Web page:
Antibacterial Activity of Copaiba Oil Gel on Dental Biofilm



Cláudia A.C.G. Simões1, Nikeila C. de Oliveira Conde2, Gisely N. Venâncio3, Patrícia S.L.L. Milério4, Maria F.C.L. Bandeira5, *, Valdir F. da Veiga Júnior6
1 Department of Dental Materials, College of Dentistry, UFAM – Federal University of Amazonas, Manaus, AM, Brazil
2 Department of Stomatology and Phytotherapy, College of Dentistry, UFAM – Federal University of Amazonas, Manaus, AM, Brazil
3 Department of Stomatology and Phytotherapy, College of Dentistry, UFAM – Federal University of Amazonas, Manaus, AM, Brazil
4 Department of Phytotherapy, College of Dentistry, UFAM – Federal University of Amazonas, Manaus, AM, Brazil
5 Department of Dentistry and Phytotherapy, College of Dentistry, UFAM – Federal University of Amazonas, Manaus, AM, Brazil
6 School of Chemistry - Federal University of Amazonas, Manaus, AM, Brazil


Article Metrics

CrossRef Citations:
5
Total Statistics:

Full-Text HTML Views: 275
Abstract HTML Views: 399
PDF Downloads: 111
ePub Downloads: 43
Total Views/Downloads: 828
Unique Statistics:

Full-Text HTML Views: 182
Abstract HTML Views: 167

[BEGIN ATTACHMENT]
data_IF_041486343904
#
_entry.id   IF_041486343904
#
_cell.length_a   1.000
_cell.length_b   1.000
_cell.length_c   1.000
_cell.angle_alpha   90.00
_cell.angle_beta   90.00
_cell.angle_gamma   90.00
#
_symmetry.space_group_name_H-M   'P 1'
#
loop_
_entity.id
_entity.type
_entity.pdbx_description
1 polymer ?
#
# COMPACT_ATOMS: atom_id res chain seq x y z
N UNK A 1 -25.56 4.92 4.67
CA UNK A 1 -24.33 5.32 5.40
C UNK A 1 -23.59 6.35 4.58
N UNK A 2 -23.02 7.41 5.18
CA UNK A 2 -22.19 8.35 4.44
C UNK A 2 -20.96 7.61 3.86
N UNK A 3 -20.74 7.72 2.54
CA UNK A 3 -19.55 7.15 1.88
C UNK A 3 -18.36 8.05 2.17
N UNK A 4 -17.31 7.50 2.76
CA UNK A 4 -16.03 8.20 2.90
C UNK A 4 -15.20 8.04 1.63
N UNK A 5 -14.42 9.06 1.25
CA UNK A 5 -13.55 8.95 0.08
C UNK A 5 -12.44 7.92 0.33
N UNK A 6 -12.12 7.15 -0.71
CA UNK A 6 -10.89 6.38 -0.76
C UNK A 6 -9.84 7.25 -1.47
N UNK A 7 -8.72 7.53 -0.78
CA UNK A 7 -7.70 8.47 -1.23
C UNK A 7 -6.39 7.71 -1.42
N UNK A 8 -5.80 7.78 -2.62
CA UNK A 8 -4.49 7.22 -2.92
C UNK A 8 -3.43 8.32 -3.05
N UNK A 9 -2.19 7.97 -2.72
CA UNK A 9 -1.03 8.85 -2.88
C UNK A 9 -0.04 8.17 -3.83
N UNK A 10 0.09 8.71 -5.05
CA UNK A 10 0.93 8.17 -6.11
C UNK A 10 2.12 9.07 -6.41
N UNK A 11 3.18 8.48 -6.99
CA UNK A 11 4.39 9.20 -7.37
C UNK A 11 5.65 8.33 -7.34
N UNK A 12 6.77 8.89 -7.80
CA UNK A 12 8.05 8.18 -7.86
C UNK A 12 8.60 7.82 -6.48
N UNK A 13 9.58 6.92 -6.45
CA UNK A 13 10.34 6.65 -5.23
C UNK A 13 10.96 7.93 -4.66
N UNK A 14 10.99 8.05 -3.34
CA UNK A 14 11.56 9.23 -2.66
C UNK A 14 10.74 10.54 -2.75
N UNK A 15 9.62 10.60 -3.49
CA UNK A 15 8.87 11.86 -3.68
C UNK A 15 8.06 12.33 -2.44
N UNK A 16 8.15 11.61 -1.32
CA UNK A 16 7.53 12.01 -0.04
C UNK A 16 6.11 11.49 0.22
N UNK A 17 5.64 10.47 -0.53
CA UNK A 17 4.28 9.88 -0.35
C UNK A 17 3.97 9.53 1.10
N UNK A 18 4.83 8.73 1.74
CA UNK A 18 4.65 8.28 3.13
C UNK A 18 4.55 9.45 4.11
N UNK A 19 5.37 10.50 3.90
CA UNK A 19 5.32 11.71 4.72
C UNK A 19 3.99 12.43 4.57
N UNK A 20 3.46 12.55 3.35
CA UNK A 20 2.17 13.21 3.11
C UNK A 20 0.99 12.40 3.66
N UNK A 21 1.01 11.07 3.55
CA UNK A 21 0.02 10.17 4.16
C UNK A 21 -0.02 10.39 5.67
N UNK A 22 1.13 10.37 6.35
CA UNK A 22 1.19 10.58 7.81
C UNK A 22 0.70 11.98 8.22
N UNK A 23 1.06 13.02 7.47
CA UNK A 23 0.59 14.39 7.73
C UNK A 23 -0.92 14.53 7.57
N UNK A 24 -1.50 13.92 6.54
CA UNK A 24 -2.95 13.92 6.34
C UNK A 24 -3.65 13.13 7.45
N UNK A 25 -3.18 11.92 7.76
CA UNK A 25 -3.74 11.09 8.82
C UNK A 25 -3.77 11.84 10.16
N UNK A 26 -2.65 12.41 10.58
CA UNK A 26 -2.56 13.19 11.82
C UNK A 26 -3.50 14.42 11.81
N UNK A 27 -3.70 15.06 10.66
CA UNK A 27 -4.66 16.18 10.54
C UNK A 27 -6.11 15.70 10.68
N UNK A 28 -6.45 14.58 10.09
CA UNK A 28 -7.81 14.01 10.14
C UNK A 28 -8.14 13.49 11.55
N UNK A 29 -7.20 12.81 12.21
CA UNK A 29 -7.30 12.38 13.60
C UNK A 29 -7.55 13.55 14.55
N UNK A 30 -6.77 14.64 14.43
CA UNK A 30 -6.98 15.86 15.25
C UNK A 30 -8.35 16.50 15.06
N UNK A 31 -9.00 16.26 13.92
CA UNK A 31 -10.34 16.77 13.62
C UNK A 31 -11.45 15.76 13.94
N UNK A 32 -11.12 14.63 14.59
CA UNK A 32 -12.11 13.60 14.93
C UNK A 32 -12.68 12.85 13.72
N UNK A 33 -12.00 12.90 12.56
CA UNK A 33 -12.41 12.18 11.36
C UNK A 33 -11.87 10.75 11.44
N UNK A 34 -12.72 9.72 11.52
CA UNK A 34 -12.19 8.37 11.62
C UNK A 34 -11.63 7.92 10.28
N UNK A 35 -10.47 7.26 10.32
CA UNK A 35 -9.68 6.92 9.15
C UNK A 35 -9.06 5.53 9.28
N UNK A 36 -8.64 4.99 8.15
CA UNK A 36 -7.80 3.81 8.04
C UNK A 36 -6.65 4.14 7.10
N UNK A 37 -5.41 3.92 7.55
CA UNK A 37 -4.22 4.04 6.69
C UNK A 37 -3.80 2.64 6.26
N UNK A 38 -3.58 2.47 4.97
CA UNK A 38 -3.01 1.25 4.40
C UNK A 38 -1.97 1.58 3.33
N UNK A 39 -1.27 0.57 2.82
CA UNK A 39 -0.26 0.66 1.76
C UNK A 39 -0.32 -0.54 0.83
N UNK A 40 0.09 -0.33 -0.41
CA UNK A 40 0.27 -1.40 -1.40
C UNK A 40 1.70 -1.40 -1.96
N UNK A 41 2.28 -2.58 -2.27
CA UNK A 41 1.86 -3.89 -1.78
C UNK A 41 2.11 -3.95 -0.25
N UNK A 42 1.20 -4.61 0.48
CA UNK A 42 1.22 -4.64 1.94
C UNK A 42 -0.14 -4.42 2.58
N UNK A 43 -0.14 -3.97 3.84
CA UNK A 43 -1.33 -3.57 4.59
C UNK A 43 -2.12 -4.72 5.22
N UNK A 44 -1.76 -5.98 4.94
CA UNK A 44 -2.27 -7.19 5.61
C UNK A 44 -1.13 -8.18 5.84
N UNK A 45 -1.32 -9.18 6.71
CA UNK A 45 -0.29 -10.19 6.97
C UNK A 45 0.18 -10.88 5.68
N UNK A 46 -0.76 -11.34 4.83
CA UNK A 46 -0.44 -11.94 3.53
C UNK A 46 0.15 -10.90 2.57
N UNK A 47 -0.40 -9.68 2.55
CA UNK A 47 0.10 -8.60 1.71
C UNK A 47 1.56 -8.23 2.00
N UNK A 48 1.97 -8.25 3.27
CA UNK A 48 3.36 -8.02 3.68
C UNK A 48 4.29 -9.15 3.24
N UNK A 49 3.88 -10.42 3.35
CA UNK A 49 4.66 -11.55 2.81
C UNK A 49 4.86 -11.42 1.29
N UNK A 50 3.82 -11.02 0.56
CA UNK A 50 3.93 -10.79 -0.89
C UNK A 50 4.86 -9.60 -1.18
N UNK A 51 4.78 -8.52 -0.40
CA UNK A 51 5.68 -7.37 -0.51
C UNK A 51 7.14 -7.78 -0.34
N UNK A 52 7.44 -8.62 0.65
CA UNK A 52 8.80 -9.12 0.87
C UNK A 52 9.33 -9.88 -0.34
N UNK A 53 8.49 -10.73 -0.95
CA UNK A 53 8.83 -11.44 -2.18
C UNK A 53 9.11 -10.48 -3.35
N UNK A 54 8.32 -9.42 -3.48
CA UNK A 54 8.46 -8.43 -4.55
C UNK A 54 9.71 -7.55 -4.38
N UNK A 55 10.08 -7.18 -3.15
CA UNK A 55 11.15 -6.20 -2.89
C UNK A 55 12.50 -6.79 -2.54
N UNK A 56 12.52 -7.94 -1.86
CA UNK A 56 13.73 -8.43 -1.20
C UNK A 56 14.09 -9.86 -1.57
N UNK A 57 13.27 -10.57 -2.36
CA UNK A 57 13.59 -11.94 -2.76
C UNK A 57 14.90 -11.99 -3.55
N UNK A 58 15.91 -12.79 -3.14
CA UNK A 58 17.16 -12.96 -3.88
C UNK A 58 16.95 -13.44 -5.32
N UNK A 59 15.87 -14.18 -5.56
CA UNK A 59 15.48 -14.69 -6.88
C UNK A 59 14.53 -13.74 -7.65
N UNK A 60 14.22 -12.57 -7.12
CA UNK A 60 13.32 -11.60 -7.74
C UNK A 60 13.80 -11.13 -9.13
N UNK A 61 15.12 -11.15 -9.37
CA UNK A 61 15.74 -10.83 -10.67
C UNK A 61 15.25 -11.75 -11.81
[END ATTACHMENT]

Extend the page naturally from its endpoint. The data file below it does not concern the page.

PDF Downloads: 65
ePub Downloads: 36
Total Views/Downloads: 450



© Simões et al. ; Licensee Bentham Open.

open-access license: This is an open access article licensed under the terms of the Creative Commons Attribution-Non-Commercial 4.0 International Public License (CC BY-NC 4.0) (https://creativecommons.org/licenses/by-nc/4.0/legalcode), which permits unrestricted, non-commercial use, distribution and reproduction in any medium, provided the work is properly cited.

* Address correspondence to this author at the Department of Dentistry and Phytotherapy, College of Dentistry, UFAM – Federal University of Amazonas, Manaus, AM, Brazil; E-mail: fulgencia@ufam.edu.br


Abstract

Amazonian biodiversity products that have been used for years in folk medicine, have emerged as feasible and promising alternatives for the inhibition of microorganisms in dental biofilm. Copaiba oil, a phytotherapic agent widely used by the Amazonian populations, is known for its antibacterial, anti-inflammatory, anesthetic, healing and antitumor medicinal properties.

Objective:

The aim of this study was to evaluate the in vitro antibacterial activity of copaiba oil (Copaifera multijuga) gel against strains of Streptococcus sp present in dental biofilm.

Materials and Methods: